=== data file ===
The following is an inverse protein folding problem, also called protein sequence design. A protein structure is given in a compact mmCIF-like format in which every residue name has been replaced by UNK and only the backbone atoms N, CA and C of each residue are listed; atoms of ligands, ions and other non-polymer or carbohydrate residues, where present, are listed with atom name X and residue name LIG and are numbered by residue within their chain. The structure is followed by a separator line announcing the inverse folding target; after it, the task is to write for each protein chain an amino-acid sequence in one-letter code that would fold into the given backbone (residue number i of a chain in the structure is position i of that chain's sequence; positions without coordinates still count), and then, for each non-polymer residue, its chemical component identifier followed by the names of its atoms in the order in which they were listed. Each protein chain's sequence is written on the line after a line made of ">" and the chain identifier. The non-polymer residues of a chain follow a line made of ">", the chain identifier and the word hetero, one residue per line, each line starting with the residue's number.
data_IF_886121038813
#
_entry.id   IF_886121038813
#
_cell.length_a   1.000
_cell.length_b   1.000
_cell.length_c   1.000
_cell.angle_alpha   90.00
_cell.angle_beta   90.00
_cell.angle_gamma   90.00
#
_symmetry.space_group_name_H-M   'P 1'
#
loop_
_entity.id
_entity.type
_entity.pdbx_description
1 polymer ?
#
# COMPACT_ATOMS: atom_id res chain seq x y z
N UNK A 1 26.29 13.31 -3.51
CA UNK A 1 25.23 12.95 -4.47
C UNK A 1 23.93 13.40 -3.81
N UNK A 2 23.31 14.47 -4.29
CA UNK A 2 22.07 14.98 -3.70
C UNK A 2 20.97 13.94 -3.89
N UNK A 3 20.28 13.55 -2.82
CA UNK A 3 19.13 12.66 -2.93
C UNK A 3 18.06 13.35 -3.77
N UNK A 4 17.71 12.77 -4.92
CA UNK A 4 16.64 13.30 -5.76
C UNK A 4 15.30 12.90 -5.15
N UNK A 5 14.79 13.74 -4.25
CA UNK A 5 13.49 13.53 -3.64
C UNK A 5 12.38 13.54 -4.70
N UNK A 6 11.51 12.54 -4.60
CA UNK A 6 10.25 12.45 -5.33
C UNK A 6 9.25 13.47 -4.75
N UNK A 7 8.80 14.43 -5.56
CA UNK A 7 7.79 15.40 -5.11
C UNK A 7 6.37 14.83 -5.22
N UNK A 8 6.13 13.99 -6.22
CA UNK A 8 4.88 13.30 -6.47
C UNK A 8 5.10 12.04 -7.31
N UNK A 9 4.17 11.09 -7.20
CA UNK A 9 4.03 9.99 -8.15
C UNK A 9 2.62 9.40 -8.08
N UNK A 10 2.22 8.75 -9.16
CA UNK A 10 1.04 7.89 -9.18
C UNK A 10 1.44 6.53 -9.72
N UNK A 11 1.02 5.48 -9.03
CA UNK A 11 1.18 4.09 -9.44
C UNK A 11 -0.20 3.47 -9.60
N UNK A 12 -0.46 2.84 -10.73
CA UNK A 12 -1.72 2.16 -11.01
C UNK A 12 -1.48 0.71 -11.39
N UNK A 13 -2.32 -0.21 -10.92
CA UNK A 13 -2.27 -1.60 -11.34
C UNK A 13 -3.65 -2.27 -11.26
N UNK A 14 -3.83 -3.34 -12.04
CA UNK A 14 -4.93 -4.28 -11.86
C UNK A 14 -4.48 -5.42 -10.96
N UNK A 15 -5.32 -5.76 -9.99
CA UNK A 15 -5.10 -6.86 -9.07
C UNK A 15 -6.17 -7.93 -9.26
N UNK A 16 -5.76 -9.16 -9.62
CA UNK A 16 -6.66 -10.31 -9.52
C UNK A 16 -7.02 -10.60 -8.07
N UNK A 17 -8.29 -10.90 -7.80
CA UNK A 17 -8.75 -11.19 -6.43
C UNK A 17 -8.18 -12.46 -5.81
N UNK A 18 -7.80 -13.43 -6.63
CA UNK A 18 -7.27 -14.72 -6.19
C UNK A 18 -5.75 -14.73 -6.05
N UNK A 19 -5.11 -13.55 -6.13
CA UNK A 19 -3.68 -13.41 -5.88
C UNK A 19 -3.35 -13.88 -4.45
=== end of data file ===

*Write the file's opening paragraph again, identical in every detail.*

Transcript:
The following is an inverse protein folding problem, also called protein sequence design. A protein structure is given in a compact mmCIF-like format in which every residue name has been replaced by UNK and only the backbone atoms N, CA and C of each residue are listed; atoms of ligands, ions and other non-polymer or carbohydrate residues, where present, are listed with atom name X and residue name LIG and are numbered by residue within their chain. The structure is followed by a separator line announcing the inverse folding target; after it, the task is to write for each protein chain an amino-acid sequence in one-letter code that would fold into the given backbone (residue number i of a chain in the structure is position i of that chain's sequence; positions without coordinates still count), and then, for each non-polymer residue, its chemical component identifier followed by the names of its atoms in the order in which they were listed. Each protein chain's sequence is written on the line after a line made of ">" and the chain identifier. The non-polymer residues of a chain follow a line made of ">", the chain identifier and the word hetero, one residue per line, each line starting with the residue's number.